There is an indisputable fact when it comes to promoting clients on social media: You need to know your audience. More and more often, we’re finding we must tailor our efforts to address “millennials” as a serious and influential target group.
So, do you need to speak to them differently? The answer is both “yes” and “no.”
According to Adweek, citing research by Odyssey — a social content platform that aggregates and shares a rich diversity of millennial voices from hundreds of local communities and has 30 million monthly unique visitors, more than 1,200 respondents to a nationwide poll shows that while millennials follow an average of 30 (!) brands across Facebook, Twitter, and Instagram, brands using certain words to communicate with them elicit a *whole-body eye roll*.
What this audience cares about isn’t brands attempting to appear on point with the latest in cool-speak; it’s about authenticity and reigning in the temptation to try and appear hip. Therefore, here are six words your client brand should NOT use when addressing this highly coveted demo…
- Millennial. Close to half of Odyssey’s research subjects absolutely hate it when advertisers use this word. They want to be spoken to as adults, even if your strategy is to make the brand come across as kinda fun, cool, or a little bit goofy.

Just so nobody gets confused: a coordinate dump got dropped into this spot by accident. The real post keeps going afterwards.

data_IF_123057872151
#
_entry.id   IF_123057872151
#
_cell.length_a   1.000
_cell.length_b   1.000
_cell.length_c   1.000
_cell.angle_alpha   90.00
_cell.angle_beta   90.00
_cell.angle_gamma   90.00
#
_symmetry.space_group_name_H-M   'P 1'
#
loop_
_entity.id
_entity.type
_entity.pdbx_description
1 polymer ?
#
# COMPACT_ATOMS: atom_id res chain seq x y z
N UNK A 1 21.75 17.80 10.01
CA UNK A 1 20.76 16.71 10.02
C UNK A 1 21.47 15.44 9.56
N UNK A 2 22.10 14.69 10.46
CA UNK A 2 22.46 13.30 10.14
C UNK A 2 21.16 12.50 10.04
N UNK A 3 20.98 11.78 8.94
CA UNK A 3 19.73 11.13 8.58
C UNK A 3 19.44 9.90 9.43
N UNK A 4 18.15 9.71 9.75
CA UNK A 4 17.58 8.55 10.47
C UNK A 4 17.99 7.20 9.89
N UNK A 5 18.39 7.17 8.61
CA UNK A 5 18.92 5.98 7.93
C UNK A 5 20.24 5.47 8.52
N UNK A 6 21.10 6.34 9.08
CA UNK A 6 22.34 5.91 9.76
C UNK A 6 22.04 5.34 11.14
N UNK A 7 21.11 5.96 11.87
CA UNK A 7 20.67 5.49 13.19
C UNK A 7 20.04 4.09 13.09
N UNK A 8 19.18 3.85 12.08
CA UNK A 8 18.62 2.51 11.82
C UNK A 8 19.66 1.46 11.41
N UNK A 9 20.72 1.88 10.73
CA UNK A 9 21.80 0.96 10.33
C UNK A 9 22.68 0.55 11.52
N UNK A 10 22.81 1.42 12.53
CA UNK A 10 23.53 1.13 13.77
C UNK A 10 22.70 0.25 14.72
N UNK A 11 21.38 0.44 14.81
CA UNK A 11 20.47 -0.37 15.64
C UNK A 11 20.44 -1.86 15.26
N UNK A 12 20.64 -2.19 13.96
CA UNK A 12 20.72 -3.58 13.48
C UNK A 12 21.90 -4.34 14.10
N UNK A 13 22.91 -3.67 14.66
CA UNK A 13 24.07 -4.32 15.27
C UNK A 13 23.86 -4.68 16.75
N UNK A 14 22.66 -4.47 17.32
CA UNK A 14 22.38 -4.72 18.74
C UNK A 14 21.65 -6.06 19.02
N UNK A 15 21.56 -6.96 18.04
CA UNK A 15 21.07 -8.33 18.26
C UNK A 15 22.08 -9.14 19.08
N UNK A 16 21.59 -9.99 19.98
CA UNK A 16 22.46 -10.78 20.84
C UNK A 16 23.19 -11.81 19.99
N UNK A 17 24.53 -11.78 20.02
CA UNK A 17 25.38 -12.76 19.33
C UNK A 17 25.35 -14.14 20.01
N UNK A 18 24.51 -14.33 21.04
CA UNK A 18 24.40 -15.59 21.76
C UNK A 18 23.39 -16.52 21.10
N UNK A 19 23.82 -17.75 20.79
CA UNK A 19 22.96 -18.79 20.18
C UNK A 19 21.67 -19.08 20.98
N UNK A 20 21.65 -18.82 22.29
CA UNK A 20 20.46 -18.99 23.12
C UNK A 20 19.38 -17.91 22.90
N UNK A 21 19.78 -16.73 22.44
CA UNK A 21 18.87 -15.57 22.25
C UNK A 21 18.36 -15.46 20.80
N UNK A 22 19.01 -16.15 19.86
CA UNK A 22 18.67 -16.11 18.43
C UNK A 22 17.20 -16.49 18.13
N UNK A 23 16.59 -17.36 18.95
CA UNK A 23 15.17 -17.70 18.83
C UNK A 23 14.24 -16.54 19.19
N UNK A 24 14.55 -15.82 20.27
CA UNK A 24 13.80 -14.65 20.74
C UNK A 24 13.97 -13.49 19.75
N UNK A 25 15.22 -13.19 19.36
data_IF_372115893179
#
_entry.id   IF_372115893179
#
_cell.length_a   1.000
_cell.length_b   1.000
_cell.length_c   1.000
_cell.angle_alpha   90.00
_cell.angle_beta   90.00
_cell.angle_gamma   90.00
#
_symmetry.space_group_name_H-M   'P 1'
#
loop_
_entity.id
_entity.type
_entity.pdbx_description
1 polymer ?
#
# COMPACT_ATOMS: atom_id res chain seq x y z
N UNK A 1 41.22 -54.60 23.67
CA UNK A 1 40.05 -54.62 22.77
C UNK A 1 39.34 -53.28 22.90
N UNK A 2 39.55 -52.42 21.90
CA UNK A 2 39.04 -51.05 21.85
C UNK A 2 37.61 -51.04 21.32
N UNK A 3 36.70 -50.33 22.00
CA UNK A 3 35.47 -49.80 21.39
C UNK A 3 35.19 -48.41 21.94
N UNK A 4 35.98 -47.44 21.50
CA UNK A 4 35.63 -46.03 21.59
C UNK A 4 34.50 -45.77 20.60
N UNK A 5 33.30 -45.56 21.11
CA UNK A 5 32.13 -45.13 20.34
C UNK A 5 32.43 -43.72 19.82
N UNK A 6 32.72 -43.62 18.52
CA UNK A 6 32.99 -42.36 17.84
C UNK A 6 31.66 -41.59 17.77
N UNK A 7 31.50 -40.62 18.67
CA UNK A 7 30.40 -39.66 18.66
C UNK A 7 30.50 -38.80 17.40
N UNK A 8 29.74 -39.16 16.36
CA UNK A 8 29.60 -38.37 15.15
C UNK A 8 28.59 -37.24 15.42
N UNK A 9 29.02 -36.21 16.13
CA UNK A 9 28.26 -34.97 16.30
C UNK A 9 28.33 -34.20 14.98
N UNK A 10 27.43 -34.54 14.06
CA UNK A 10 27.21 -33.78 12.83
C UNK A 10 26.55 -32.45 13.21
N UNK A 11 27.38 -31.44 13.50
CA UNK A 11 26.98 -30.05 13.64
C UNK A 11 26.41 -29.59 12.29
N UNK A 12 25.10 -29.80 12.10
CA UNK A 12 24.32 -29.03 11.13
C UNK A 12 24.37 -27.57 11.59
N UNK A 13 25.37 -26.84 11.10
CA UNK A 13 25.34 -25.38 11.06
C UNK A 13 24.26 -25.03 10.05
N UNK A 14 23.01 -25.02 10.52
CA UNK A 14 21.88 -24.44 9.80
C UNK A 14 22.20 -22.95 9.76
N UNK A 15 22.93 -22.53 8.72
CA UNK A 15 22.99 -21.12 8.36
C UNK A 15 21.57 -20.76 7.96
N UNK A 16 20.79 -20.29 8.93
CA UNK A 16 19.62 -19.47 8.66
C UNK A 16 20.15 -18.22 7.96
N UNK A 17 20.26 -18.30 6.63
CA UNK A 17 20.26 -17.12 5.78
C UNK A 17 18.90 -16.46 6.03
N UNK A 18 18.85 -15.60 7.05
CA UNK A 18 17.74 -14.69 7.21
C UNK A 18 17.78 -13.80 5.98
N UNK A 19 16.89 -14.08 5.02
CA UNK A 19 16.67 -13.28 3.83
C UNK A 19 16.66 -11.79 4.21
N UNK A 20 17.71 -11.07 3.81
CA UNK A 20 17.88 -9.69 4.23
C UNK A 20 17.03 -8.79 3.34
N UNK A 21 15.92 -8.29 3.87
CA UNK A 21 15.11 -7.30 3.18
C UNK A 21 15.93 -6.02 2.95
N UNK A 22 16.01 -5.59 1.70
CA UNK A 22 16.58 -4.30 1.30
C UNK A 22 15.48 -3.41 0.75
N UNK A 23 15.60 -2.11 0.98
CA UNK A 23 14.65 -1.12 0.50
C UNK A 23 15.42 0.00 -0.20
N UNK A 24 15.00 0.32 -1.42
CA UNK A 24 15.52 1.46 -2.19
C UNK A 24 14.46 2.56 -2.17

- Don’t try to act like or sell hipster as your brand, and don’t try to suck up by calling them hip(ster). The respondents said to be honest, interesting, and don’t try too hard. They notice.
- Yaaasss or any of-the-moment slang. Chances are pretty good your client will come off as hopelessly behind the trend and sound a lot like their moms/dads trying to work the word into conversation. Odyssey’s research found that fully 2/3 of its respondents think slang isn’t effective when communicating with them on social platforms.
- Emojis. Literally, THE least favored communication method Odyssey’s survey — only 3% of respondents said brands should use them. It’s not that THEY don’t use emojis themselves – 92% of the online population uses them, but 27% percent of the respondents found hashtags and 21% reported GIFs to be acceptable forms of brand communication.
- YOLO and the like. LOL, YOLO, FOMO, OMG, IRL, IMHO, IDK — you get the pic. More than 3/4th of the survey group see this as a weak attempt to be cool and fit in with them. One thing is for sure: Brands shouldn’t have any FOMO when it comes to using abbreviations. No, really.
- On fleek. Used to express perfection, especially when it comes to makeup application, it should be avoided at all costs. Believe it or not, jumping on slang terms too soon reads as desperate to this audience. This phrase is far from perfect when used by brands—70% percent of respondents didn’t like seeing it and thought it looked overeager, even desperate to be relevant.
This is one of the savviest demographics to target – and their BS radar is really sensitive. Odyssey concluded they really do want to have real relationship with the brands they love – but that conversation must be designed with the underpinnings of trust and goodwill that don’t try to pander. Stick with words that truly reflect your brands, and not some yardstick of hipness you think will snatch up a millennial audience. They’re on to you…